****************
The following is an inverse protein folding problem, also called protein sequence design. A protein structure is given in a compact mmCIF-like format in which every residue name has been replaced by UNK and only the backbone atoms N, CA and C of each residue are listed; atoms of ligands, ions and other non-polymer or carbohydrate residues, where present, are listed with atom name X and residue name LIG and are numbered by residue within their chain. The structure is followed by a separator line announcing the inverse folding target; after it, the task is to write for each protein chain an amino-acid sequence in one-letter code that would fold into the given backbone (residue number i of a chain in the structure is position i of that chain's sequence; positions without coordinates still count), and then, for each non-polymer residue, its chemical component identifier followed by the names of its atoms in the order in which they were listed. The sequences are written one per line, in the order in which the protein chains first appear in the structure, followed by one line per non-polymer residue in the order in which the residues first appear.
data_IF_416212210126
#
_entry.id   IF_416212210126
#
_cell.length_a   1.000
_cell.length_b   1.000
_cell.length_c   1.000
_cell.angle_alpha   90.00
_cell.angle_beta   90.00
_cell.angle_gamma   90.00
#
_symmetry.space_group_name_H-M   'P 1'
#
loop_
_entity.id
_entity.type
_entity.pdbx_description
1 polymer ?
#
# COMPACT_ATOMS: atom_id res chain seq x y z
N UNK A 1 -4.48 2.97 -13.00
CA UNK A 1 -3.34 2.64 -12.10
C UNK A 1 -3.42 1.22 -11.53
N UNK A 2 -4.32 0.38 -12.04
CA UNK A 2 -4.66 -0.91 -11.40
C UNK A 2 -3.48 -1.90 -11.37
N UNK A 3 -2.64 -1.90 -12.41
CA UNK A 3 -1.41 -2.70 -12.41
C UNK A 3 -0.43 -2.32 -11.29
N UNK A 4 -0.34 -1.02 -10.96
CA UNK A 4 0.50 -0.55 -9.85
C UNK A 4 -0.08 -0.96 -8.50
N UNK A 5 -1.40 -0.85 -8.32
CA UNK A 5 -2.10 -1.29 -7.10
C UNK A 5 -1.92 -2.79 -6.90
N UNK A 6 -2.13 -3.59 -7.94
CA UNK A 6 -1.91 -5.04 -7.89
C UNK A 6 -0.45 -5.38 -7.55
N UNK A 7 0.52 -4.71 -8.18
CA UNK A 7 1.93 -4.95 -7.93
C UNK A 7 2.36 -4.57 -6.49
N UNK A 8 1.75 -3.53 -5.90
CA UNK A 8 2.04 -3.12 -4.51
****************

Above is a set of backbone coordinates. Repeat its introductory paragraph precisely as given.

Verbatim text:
The following is an inverse protein folding problem, also called protein sequence design. A protein structure is given in a compact mmCIF-like format in which every residue name has been replaced by UNK and only the backbone atoms N, CA and C of each residue are listed; atoms of ligands, ions and other non-polymer or carbohydrate residues, where present, are listed with atom name X and residue name LIG and are numbered by residue within their chain. The structure is followed by a separator line announcing the inverse folding target; after it, the task is to write for each protein chain an amino-acid sequence in one-letter code that would fold into the given backbone (residue number i of a chain in the structure is position i of that chain's sequence; positions without coordinates still count), and then, for each non-polymer residue, its chemical component identifier followed by the names of its atoms in the order in which they were listed. The sequences are written one per line, in the order in which the protein chains first appear in the structure, followed by one line per non-polymer residue in the order in which the residues first appear.